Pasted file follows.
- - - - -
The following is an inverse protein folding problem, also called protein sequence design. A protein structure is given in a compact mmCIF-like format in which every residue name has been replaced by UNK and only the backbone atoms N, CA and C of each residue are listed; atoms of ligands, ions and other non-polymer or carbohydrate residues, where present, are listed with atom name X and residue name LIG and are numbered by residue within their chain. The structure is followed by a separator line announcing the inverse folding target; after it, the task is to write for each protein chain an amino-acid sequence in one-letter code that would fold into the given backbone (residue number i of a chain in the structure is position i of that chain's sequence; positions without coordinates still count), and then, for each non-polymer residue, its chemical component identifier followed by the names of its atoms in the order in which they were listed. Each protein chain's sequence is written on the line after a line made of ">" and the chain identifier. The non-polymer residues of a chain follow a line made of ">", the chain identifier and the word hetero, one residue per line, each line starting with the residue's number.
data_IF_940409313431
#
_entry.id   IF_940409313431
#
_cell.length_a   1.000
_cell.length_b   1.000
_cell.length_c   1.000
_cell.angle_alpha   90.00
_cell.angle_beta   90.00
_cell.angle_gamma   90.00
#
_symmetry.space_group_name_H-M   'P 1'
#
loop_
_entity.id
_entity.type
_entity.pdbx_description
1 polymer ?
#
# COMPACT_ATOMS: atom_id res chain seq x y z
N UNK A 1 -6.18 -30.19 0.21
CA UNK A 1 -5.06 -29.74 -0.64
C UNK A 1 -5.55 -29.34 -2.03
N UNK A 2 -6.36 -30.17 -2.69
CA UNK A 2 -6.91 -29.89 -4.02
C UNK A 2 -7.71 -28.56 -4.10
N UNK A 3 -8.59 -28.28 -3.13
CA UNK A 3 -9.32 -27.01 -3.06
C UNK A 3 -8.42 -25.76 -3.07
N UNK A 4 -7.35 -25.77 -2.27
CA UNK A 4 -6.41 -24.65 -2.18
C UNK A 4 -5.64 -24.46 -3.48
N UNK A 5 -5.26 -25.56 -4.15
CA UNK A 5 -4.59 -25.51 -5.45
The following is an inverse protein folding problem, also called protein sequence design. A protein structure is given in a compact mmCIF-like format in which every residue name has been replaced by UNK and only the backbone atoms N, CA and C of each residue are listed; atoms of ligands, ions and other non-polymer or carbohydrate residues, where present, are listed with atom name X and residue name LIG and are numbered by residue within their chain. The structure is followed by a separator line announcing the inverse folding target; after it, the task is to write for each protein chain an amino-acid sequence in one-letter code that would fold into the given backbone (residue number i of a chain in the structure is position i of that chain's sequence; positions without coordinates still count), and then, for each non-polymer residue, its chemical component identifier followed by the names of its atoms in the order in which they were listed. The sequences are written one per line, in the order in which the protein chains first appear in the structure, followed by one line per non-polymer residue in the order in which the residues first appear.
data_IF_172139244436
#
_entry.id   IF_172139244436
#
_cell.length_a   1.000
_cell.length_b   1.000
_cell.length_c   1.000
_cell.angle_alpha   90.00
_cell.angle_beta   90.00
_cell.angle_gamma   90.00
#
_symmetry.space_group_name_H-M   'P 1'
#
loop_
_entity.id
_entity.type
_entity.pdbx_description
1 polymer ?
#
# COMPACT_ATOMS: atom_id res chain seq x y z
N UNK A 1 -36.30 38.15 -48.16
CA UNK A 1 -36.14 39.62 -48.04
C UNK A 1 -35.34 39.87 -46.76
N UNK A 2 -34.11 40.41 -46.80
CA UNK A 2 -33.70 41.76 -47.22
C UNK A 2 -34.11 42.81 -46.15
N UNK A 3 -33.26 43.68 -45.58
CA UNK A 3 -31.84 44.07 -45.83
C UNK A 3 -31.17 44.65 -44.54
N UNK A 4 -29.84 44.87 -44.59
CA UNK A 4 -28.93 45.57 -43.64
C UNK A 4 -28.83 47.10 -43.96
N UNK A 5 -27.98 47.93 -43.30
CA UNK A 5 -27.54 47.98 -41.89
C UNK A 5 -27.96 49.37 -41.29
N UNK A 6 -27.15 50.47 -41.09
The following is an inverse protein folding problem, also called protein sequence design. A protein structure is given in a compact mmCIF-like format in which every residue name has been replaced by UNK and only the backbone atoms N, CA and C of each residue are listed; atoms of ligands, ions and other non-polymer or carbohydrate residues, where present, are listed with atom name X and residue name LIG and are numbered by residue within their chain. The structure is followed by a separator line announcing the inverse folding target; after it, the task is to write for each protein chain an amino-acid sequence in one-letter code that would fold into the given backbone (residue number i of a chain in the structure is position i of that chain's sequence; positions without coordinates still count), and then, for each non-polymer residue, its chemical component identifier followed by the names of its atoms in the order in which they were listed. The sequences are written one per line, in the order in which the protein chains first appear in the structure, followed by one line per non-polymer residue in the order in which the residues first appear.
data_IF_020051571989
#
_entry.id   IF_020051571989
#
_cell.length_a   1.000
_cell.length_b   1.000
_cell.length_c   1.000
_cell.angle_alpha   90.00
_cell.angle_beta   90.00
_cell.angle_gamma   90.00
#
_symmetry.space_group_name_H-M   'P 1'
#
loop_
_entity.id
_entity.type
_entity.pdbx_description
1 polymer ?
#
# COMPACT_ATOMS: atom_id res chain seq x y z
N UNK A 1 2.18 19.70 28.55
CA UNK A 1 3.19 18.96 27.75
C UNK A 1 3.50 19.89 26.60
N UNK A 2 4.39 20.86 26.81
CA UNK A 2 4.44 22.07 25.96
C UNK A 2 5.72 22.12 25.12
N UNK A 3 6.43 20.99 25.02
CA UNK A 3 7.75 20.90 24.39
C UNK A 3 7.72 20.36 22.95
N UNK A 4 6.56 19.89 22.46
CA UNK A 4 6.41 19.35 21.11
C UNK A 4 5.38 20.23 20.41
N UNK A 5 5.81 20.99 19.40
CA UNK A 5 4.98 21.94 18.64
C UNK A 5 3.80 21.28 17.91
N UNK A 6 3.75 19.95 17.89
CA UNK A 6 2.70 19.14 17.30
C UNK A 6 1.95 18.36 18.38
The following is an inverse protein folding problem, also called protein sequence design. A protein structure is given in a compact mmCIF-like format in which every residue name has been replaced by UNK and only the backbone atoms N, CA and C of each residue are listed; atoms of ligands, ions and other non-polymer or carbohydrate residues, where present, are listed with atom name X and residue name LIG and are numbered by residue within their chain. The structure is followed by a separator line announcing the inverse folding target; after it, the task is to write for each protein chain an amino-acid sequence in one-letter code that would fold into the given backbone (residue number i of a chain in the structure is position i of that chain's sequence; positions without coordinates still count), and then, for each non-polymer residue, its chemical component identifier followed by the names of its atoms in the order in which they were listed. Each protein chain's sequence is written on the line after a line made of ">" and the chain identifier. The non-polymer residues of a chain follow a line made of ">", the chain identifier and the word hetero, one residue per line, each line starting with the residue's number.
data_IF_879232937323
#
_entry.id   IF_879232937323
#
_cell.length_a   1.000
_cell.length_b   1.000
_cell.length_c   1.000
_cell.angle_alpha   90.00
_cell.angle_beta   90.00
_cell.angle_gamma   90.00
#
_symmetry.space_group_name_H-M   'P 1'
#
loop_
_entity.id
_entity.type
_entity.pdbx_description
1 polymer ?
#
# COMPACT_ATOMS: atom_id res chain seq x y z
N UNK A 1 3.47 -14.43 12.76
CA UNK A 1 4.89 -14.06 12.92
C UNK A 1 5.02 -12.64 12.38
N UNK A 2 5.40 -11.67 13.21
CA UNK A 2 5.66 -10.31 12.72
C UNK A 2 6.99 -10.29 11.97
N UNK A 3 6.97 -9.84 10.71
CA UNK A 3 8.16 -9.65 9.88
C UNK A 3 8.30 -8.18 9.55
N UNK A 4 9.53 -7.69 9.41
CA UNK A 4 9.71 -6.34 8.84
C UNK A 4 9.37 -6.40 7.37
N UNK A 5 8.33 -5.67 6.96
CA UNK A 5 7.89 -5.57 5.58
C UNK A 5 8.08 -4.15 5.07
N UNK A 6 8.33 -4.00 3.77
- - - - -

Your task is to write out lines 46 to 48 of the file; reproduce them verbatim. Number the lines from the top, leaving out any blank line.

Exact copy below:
_cell.angle_gamma   90.00
#
_symmetry.space_group_name_H-M   'P 1'